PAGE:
The use of solar energy to recharge marine batteries and to provide extra power for on-board appliances (everything from refrigerators to that Seakeeper gyroscopic stabilizer) is not a new phenomenon. Both rigid and flexible solar panels have been in use on boats for several years now.
But we’re a little surprised that the marine industry hasn’t jumped into solar, making these efficient recharging devices standard equipment on new boats. The only manufacturer we’ve seen that offers solar panels is Scout Boats, which will install solar panels on console hardtops on some of its LXF models.
So boat owners should now be asking…is it time to solarize? We think the answer is “yes.” Let’s explore the reasons.
Solar panels, even the smaller ones, are great devices for generating small amounts of electricity from the sun’s rays which can be trickled into your onboard batteries, keeping them topped up and ready to go. Anyone who’s jumped onto their boat on a Saturday morning and turned the key only to hear nothing can appreciate that.
On smaller boats, those which don’t have self-bailing for cockpits or bilges, the solar panels will keep the batteries charged so that the pumps will always work to keep the boat dry.
On larger boats, the ones with all kinds of electrical systems that run everything from the GPS system to smartphone chargers to the sound system … having an inexpensive and reliable source of recharging energy is a great thing, and an anxiety reducer.
The good news is that solar panels, and the associated gear one needs to hook them up to your batteries, are coming down in price and increasing in efficiency and output. Panels come in all shapes and sizes, but the prices start at around $100.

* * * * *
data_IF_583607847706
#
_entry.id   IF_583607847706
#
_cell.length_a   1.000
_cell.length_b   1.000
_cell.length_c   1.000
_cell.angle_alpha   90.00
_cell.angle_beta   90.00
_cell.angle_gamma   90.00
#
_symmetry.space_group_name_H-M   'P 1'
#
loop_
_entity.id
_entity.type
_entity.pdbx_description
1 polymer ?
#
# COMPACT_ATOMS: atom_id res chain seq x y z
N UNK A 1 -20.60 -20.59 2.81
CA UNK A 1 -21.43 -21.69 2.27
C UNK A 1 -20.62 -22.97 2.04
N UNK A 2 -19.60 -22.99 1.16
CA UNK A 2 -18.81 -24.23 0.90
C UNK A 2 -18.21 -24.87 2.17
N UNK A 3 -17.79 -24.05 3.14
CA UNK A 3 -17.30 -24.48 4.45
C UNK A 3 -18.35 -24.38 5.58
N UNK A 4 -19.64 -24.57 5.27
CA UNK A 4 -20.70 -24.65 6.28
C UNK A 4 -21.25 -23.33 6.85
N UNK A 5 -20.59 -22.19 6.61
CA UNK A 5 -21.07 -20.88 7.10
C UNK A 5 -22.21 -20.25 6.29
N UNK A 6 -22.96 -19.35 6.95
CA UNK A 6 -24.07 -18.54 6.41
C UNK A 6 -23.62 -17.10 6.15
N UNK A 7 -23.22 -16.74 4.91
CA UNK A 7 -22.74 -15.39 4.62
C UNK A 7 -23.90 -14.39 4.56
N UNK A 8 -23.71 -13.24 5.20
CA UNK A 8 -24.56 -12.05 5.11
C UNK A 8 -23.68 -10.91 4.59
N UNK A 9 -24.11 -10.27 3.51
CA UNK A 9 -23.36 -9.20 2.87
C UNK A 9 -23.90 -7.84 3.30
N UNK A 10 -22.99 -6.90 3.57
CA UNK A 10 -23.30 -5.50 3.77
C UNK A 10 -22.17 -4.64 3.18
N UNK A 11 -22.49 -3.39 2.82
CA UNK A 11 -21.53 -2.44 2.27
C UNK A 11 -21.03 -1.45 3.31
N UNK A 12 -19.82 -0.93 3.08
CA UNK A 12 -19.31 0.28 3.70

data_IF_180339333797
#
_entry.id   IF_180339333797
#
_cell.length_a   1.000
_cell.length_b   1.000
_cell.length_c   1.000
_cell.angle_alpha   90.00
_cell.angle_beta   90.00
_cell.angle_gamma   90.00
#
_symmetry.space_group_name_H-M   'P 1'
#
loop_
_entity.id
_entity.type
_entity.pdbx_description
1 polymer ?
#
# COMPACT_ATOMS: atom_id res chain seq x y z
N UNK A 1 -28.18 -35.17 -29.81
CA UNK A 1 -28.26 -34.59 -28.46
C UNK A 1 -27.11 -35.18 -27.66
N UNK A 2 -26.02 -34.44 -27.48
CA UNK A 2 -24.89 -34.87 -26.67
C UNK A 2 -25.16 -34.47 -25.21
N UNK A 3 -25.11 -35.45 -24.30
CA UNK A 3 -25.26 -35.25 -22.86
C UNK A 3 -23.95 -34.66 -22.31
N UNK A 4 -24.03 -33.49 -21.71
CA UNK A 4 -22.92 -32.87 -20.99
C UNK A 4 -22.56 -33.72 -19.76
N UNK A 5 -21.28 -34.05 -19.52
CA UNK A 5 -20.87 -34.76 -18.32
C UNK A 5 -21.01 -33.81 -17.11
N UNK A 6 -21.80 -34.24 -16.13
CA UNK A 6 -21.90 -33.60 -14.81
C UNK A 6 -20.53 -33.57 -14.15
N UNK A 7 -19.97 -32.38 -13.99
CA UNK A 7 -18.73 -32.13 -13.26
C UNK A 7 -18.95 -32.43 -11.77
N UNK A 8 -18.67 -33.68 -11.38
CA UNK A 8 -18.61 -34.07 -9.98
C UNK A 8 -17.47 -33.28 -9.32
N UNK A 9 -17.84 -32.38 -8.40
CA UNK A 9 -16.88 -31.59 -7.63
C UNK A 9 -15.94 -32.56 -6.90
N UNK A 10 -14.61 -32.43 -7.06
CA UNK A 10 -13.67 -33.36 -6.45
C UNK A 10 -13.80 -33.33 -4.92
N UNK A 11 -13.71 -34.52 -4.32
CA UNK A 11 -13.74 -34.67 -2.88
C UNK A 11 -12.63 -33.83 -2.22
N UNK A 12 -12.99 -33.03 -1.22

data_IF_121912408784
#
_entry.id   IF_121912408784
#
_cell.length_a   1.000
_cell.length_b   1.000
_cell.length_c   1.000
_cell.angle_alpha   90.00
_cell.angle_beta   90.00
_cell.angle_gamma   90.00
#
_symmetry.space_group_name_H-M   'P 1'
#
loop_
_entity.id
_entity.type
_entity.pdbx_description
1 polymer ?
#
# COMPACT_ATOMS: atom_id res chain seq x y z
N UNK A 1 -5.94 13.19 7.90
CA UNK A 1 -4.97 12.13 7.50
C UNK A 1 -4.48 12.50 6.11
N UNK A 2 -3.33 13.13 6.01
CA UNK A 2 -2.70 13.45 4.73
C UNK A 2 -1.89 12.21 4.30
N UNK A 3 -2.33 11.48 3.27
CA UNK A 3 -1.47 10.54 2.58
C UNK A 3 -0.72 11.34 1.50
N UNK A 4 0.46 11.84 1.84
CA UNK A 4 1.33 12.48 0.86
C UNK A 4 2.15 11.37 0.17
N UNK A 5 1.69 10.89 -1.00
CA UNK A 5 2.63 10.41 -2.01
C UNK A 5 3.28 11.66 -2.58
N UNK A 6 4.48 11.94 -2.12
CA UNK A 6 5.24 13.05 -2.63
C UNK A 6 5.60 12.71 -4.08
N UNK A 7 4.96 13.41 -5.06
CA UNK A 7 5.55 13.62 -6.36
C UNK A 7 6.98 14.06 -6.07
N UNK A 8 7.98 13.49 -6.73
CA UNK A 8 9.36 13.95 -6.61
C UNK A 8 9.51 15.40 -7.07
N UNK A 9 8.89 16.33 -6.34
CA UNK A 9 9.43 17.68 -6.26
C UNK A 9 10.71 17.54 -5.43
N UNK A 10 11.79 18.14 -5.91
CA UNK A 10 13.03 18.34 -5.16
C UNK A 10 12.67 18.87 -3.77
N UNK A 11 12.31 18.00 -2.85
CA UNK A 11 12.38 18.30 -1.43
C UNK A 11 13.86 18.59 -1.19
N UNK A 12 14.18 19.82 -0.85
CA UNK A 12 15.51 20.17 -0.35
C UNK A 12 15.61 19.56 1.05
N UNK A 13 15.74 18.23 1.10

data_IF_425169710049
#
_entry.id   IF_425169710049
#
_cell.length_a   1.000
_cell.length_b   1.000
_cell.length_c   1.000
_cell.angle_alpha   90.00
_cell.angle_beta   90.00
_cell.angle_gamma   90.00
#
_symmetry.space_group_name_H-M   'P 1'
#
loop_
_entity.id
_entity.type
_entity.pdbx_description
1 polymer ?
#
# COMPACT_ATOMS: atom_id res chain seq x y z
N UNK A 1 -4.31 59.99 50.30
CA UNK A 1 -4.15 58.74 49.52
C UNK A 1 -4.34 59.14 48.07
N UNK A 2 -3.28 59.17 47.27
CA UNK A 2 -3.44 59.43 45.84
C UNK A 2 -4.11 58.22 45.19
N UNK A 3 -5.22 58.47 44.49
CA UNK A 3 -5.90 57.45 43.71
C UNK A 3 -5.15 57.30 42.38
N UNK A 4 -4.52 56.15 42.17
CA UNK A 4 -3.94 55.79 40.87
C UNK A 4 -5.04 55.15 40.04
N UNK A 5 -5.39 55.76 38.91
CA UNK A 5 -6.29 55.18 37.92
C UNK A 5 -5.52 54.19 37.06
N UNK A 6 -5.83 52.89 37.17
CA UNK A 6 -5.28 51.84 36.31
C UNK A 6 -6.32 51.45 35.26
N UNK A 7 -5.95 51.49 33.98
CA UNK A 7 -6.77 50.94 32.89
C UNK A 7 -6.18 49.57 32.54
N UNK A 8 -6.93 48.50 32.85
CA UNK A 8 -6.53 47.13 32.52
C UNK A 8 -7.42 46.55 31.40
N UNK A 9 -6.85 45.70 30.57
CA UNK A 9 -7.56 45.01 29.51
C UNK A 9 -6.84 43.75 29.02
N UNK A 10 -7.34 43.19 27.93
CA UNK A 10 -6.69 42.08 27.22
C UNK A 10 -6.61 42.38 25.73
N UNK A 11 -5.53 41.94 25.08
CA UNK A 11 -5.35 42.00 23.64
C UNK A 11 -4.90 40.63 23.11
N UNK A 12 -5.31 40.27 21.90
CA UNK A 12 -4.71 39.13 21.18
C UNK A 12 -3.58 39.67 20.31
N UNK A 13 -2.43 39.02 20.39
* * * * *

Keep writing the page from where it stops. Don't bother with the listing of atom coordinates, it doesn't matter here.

The bad news is that many solar panels on the market today are made in China. That means thousands of them are stuck in container ships waiting off the Port of Long Beach. Getting hold of one to install on your boat can be a challenge!
Nevertheless, all boat owners should look into installing solar panels. Here are a few useful things to think about:
Fixed or flexible?
You can buy sturdy solar panels that can be affixed permanently to deck or hardtop surfaces, or the flexible kind that are more temporary. Solar panels work best when they face perpendicular to the sun’s rays, so knowing the sun’s transit pattern during the day is important when positioning a panel on your boat.
How much power do you need?
A typical 100-watt panel will generate approximately 5 amps every hour to trickle back into your batteries. If your boat is using 20 amps a day to run the pumps and service other electrical needs, it will take 4-5 hours a day to fully recharge your batteries. As it turns out, 4-5 hours a day is about the maximum time most solar panels will generate power during a typical summer’s day.
All panels will produce more power if they get direct sunlight. Mount your panels as best possible so they can be aimed in the appropriate direction, no matter what the season, course, or latitude. And watch out for shadows: they can decrease output dramatically, even if just 10 percent of the panel is covered.
Do you need multiple panels?
If you own a larger boat, with lots of electrical appliances that drain power from the battery, consider installing an array of panels. First, take a census of your appliances and calculate how much power they use, in either watts or amps. Then look at the stated output estimates for each panel and determine how many you may need.
There are numerous manufacturers of solar panels out there. A few noted brand names include Renogy, Eco-Worthy, Top Solar, Sensual, HQST and many others.
Call or stop into our service department at Ocean House Marina. Our technicians have installed numerous solar panel systems for our customers and we can help you choose just the right system for your boat.